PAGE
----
One Day in Colorado on a Rented Road King

I had lots of grand plans for motorcycling during our big vacation to Colorado this year, from trailering my bike out there to renting a bike for 2 weeks. What it came down to, ultimately, was a one-day rental while we were in Steamboat Springs. I packed my Olympia Phantom suit and my helmet in the minivan, and counted the days until I could use them.

When I booked the bike before the trip, I asked if they could remove the quick-release windshield for me since I didn't want to ride behind a huge swath of lexan. They assured me it wouldn't be a problem. When I picked the bike up, however, I was told the "technicians" wanted the bike to go out as is, no removing of parts. Great.

I put my fleece in the saddlebag (brilliant design, btw), along with some water and snacks. I didn't want to spend a lot of time on my one day of riding eating lunch at a restaurant.

I picked the bike up as soon as Eagle Rider opened. It was a bit frustrating walking past the KTM SuperDuke to pick up my Harley.

Headed over Rabbit Ears Pass, which we had driven over in the minivan a few days earlier. Much more enjoyable on the bike. Sweepers for the most part.

I could see mountains, but the ride on this part of 40 and 14 was pretty flat

Looking through that big screen, very straight and flat for a long time.

The screen did make hauling easier though

Coming up to Cameron Pass on 14

At the top. Love the 'POS' plate.

Going through the Cache le Poudre area on 14 - very cool once I passed a long line of RV's (who, when I stopped to take this picture, passed me)

Stove Prairie Road between 14 and 34. THANK YOU everyone who suggested this little gem. Hardly a straight flat section, and zero traffic.

You can see how Stove Prairie Rd goes up, down, and around. I did mess up at the end, though, and ended up in Fort Collins instead of connecting with 34. Gassed up in Fort Collins, and got directions to 34. This was the first time in a long time I had no GPS, and no decent map.

I rode 34 through Big Thompson Canyon, and the rain started to fall. The Phantom kept me dry, and I stopped in Estes Park to wait out the rain for a while. I had hoped to minimize non-riding time, but the storm wasn't likely to last too long. I had eaten at Penelope's a couple times earlier in the vacation while camping in Rocky Mountain National Park with the family, and I couldn't pass up another opportunity.

Best Burgers in Estes Park, without a doubt. I'd mention Penelope's in the same breath as Five Guys, and that's saying something.

The obligatory food shot. Burger and Pibb. Got a nice counter seat by the window to keep an eye on my rented bike.

Finally, I can complete a trip I started 15 years ago. On my first trip ever out West, I took Trail Ridge Road only as far as the Alpine Visitor's Center before turning around. I've since been over the road dozens of times in cars, but never on a bike.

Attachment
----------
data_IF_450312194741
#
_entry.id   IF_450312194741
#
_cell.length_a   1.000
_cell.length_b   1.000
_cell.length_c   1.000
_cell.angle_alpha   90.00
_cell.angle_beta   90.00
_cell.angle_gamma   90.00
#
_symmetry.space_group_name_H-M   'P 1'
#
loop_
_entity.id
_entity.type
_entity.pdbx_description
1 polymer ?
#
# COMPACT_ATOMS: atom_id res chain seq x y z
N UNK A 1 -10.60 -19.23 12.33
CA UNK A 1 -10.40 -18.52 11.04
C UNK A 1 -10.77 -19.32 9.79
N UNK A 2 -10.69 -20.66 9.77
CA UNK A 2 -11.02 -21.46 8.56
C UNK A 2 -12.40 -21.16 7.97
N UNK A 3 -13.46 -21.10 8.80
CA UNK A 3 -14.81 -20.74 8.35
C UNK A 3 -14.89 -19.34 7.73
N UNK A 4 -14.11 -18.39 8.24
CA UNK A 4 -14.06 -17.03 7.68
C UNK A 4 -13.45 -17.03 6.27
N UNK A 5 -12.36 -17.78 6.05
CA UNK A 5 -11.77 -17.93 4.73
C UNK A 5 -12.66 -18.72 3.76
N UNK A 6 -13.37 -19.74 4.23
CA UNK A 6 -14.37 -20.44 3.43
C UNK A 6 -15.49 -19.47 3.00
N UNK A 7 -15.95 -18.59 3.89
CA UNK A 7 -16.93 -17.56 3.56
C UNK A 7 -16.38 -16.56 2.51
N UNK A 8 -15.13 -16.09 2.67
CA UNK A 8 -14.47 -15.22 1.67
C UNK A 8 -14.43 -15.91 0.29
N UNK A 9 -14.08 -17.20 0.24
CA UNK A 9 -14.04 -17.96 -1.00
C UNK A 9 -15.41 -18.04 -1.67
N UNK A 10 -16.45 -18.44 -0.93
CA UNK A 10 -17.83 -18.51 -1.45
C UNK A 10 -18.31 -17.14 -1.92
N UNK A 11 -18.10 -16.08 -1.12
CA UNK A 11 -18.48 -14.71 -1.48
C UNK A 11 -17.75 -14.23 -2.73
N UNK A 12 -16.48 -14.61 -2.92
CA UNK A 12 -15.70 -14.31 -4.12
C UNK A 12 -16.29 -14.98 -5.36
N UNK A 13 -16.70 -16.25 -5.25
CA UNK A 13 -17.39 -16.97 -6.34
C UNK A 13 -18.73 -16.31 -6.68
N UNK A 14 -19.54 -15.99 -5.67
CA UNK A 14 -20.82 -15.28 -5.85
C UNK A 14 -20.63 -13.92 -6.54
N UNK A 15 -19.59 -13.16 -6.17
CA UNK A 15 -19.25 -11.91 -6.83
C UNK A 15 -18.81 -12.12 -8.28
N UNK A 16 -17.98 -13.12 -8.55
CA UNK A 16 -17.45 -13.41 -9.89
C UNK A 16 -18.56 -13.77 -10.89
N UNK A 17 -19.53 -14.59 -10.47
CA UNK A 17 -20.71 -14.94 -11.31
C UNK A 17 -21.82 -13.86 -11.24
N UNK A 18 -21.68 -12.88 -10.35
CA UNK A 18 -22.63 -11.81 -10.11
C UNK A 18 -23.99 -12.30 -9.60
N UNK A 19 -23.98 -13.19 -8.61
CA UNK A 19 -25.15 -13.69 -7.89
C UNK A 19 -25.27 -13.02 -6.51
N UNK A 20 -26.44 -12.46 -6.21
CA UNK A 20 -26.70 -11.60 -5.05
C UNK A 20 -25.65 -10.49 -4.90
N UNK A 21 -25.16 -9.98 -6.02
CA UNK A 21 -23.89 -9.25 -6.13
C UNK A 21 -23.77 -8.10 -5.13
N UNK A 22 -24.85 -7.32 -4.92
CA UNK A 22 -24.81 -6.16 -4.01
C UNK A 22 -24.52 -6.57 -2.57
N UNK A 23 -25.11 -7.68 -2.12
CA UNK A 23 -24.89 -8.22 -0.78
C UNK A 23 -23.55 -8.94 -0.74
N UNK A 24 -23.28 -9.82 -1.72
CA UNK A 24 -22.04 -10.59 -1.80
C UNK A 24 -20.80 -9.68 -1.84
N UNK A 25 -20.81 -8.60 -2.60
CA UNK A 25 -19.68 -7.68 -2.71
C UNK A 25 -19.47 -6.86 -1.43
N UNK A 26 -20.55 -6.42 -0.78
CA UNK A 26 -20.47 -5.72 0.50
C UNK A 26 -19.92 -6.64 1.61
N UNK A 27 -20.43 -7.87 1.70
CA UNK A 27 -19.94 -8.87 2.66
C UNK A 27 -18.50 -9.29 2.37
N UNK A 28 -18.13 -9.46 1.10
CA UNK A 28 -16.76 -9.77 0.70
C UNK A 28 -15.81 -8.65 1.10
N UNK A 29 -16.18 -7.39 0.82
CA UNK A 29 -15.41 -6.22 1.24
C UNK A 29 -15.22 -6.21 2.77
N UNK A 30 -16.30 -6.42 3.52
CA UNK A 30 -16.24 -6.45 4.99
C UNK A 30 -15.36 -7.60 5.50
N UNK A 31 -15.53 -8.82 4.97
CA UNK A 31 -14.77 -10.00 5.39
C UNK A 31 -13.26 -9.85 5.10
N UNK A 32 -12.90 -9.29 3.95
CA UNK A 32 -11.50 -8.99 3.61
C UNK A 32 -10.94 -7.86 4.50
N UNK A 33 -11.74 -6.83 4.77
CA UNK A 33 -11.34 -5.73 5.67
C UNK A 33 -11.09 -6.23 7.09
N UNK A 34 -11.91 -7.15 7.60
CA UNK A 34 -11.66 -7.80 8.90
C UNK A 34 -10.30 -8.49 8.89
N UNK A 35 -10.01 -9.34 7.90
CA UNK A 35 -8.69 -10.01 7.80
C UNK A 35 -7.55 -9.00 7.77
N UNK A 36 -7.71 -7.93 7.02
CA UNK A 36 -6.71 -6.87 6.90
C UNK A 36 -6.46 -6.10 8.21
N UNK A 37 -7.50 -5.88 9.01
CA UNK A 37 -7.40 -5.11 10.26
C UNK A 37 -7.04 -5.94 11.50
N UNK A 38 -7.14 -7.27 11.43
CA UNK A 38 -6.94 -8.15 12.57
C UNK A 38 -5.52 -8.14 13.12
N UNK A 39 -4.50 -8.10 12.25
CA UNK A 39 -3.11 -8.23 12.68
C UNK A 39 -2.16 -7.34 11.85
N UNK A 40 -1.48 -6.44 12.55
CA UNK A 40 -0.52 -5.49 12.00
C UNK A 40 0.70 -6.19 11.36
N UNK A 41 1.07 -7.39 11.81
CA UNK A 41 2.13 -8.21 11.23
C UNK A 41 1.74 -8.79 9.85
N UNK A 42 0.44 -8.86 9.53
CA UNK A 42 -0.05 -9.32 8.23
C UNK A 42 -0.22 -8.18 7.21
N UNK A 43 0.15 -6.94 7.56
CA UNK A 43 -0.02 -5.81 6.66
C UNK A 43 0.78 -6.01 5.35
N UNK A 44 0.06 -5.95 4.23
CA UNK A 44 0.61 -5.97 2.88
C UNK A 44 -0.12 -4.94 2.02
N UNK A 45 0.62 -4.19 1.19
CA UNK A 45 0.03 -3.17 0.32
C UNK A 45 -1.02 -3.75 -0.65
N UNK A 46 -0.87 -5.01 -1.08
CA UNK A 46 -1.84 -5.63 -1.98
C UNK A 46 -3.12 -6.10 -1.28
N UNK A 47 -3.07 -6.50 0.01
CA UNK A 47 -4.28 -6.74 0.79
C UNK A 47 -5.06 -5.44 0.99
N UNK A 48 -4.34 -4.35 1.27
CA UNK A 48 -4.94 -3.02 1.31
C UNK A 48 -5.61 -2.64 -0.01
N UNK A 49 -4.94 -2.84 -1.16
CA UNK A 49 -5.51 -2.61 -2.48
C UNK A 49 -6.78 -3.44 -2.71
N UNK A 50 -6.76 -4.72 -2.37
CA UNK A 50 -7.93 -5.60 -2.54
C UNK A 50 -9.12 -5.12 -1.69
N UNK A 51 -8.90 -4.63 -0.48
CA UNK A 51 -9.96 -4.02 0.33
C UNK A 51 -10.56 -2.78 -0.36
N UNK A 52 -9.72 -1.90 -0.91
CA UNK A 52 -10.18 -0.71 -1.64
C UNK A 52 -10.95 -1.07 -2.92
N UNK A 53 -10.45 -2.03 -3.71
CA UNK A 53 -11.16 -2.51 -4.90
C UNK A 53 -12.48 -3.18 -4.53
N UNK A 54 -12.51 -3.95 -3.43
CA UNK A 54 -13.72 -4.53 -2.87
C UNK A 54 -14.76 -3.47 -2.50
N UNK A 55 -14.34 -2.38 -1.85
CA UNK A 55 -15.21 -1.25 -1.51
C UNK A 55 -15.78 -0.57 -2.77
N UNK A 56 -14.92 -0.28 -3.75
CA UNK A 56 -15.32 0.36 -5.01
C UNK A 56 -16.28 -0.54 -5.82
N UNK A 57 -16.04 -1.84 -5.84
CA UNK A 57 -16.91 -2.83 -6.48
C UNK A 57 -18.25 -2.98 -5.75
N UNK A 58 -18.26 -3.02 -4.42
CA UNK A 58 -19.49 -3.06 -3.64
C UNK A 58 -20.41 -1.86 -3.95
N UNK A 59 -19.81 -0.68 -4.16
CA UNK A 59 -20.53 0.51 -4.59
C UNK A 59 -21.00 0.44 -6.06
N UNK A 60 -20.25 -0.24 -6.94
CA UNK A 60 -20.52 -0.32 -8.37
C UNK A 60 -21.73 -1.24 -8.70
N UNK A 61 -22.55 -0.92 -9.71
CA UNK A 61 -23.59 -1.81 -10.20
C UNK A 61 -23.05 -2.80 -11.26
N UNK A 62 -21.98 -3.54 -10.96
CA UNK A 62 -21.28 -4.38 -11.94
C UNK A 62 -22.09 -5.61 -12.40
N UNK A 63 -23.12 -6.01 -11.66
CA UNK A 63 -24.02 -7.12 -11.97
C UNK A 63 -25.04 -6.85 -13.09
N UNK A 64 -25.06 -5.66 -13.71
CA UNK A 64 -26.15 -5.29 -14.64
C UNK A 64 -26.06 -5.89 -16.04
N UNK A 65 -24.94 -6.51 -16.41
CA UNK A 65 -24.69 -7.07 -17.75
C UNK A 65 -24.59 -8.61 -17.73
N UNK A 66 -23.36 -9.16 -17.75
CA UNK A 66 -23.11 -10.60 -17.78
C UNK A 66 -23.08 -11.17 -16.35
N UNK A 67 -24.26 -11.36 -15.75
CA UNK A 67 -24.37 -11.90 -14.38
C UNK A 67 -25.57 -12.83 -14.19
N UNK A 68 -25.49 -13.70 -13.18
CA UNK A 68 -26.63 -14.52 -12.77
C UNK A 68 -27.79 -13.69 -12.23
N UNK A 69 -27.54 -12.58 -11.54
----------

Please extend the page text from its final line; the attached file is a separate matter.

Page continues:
From my first visit here in '94

I've been to RMNP many times, but Fall River Pass has never been open when I'm there. Of course now that I'm here on a bike it is.


Tooling through RMNP


A portion of Trail Ridge Road I came up

Snow! Also a bit of rain coming down.

Going through Rock Cut

A large part of the road is above treeline and across tundra

Beauty shot


Another beauty shot. No matter what I think of how Harley's ride, I have to admit they can be beautiful.

Me and the bike, picture by a helpful stranger.

I had to take this shot to go with this shot from my '94 trip:

Now it was finally time to finish the road I had started many years ago. Didn't stop for any pictures on the way down, as it was raining on and off, and I was just enjoying the moment.

Big daddy elk

And then the rain really started to fall on the west side of the park. Since I knew this would be my last time here for a few years I just pulled over and sat for a while, trying to take it all in. As many times as I come to RMNP, it's never enough. The place touches me, and I just hate to leave it. I probably spent about 1/2 an hour walking around, watching the woods, just soaking it all in. Very sad to finally get back on the bike and ride out.

Heading west on 40 towards Hot Sulpher Springs. Wide-open country with some sweepers mixed in.

You just can't go wrong with any road around here

Call me juvenile, but I laugh every time I see these places.

Past Kremmling going west

Heading down into Steamboat Springs

My son snapped this pic of me the next morning on the way to return the bike. Nice shot Mike!

The route for the day, around 340 miles. Overall, a fantastic day of riding.

The Road King and I didn't get along too well, but the scenery made up for it. I hated the windscreen, mostly in the twisties because the transition between looking around the screen and looking through it was wacky (there's the fogline, no, now it's over there!). Most of the Harley's I've ridden had adequate (just) power, but this guy was a wheezer. No real acceleration to be found, and the exhaust was much too quiet.

The weight also took some of the fun away, because every time I wanted to stop for a picture I really had to evaluate the surface of where I would stop. I didn't want to come to a stop with that thing leaning over. I got in the habit of really concentrating on looking straight ahead when stopping, it felt like I was back on the MSF BRC course.

I guess you get used to the kickstand's behavior, but it caught me by surprise a couple of times. I would have the bike stopped, and start to dismount when it would roll an inch and cause me to lunge for what I thought would be a falling bike. I know it's a good design (locking so it can't roll off), but I wasn't used to it.